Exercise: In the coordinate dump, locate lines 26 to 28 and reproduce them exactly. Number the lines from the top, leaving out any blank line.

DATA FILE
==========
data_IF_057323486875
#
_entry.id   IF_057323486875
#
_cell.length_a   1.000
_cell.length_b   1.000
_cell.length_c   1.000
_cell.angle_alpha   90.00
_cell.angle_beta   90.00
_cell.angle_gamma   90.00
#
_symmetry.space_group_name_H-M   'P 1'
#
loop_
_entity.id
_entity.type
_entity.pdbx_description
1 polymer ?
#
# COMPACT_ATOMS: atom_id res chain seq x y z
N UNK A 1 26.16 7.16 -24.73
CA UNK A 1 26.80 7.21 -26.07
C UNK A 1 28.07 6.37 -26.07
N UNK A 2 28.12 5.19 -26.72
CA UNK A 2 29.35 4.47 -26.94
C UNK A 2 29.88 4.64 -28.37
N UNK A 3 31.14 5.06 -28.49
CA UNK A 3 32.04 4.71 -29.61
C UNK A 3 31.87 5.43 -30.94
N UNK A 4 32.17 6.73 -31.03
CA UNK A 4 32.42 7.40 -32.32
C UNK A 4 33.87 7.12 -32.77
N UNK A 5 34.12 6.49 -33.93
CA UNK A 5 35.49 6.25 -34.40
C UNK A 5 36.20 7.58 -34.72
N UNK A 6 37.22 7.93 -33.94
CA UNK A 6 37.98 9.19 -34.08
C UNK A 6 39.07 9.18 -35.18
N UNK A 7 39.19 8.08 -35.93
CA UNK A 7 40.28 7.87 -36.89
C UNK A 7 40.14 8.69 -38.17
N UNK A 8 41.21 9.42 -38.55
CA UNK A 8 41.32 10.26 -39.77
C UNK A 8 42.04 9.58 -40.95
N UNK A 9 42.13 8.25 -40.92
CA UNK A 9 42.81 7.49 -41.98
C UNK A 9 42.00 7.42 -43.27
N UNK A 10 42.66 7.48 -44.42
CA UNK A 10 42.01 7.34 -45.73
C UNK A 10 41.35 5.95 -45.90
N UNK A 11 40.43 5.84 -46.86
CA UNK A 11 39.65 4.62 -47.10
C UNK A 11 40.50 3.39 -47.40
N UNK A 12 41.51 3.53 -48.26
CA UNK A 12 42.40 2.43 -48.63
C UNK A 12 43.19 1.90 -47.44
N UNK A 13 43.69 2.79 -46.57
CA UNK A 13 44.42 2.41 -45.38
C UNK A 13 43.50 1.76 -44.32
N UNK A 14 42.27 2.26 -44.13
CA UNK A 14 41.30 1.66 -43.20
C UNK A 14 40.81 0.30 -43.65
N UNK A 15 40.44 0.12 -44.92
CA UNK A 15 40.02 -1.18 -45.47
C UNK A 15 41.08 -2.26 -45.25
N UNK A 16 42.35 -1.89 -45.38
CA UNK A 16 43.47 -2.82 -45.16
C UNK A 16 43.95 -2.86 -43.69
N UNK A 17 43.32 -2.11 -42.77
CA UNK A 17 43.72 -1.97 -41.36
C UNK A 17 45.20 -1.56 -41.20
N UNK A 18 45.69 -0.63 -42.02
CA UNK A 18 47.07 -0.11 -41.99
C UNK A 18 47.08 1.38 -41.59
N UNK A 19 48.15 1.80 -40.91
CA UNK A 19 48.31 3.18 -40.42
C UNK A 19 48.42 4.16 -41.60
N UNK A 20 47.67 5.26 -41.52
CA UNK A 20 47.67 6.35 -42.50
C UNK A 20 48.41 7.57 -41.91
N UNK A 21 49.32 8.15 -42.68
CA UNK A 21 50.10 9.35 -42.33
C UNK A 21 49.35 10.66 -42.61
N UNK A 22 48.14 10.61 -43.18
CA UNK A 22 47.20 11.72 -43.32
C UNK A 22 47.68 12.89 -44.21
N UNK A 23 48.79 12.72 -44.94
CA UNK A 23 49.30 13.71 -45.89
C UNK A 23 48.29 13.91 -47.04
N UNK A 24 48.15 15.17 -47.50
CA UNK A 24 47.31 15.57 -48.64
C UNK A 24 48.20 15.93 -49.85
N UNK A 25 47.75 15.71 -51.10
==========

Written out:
C UNK A 2 29.88 4.64 -28.37
N UNK A 3 31.14 5.06 -28.49
CA UNK A 3 32.04 4.71 -29.61